" has been sitting in heaven arranging marriages." " Indeed!" 
she replied, " I also could do as much myself. I have thou- 
sands of slaves, and could marry them off in couples in a single 
hour. It is easy enough." " I hope that you will find it so," 
said Rabbi Jose ; " in heaven it is thought as difficult as the 
dividing of the Re'd Sea." He then took his departure, while 

"Marriages are made in Heaven." 173 

she assembled one thousand men-servants and as many maid- 
servants, and, marking them off in pairs, ordered them all to 
marry. On the day following this wholesale wedding, the 
poor victims came to their mistress in a woeful plight. One 
had a broken leg, another a black eye, a third a swollen nose ; 
all were suffering from different ailments, but with one voice 
they joined in the cry, "Lady, unmarry us again! " Then the 
matron sent for Rabbi Jos6, admitted that she had underrated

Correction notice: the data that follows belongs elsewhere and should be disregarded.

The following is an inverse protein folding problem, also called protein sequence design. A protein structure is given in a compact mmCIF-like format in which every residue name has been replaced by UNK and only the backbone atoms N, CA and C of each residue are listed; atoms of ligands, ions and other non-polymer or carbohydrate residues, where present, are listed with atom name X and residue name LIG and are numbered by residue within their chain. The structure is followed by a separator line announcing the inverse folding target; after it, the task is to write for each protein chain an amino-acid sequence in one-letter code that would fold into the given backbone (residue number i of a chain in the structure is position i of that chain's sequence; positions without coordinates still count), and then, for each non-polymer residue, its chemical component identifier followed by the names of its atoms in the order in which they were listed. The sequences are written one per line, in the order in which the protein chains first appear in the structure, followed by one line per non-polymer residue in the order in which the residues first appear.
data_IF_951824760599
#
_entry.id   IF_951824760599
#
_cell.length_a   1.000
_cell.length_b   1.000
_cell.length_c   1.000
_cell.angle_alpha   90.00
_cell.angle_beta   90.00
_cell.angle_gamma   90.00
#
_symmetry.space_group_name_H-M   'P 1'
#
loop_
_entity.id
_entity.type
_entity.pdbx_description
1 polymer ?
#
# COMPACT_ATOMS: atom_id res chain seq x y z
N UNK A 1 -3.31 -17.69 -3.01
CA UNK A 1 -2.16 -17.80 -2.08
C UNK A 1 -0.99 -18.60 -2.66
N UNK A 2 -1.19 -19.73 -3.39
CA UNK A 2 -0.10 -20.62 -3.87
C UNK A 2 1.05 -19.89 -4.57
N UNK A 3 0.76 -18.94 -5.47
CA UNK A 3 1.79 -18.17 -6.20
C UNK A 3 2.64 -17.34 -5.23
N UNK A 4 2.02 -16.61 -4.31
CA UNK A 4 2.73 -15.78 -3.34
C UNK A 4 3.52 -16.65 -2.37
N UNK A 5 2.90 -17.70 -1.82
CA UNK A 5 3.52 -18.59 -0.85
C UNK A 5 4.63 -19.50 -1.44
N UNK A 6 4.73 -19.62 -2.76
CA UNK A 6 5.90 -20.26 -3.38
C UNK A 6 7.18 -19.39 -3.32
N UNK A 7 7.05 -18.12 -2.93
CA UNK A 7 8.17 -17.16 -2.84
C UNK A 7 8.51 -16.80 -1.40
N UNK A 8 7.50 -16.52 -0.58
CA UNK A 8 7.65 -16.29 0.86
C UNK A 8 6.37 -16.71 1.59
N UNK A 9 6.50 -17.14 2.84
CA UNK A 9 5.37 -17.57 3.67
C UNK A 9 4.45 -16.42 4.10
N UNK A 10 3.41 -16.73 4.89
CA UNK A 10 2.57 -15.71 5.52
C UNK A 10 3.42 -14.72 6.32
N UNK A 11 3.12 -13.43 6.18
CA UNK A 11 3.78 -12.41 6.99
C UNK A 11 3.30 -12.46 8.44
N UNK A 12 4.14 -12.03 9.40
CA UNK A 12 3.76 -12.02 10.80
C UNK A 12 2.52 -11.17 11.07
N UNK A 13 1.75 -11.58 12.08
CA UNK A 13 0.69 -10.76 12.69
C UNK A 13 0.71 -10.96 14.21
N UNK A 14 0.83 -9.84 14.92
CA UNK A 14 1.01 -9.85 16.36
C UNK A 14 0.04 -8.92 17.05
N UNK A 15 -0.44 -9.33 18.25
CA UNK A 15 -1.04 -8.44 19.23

the delicacy and difficulty of match-making, and wisely re- 
solved to leave heaven for the future to do its own work in 
its own way. 

The moral conveyed by this story may seem, however, to 
have been idealised by George Eliot almost out of recognition. 
This is hardly the case. Genius penetrates into the heart, 
even from a casual glance at the face of things. Though it 
is unlikely that she had ever seen the full passages in the 
Midrash to which she was alluding, yet her insight was not 
at fault. For the saying that God is occupied in making 
marriages, is, in fact, associated in some passages of the 
Midrash with the far wider problems of man's destiny, with 
the universal effort to explain the inequalities of fortune and 
the changes with which the future is heavy. 

Rabbi Jose's proverbial explanation of connubial happiness 
was not merely a bon mot invented on the spur of the moment 
to silence an awkward questioner. It was a firm conviction, 
which finds expression in more than one quaint utterance, but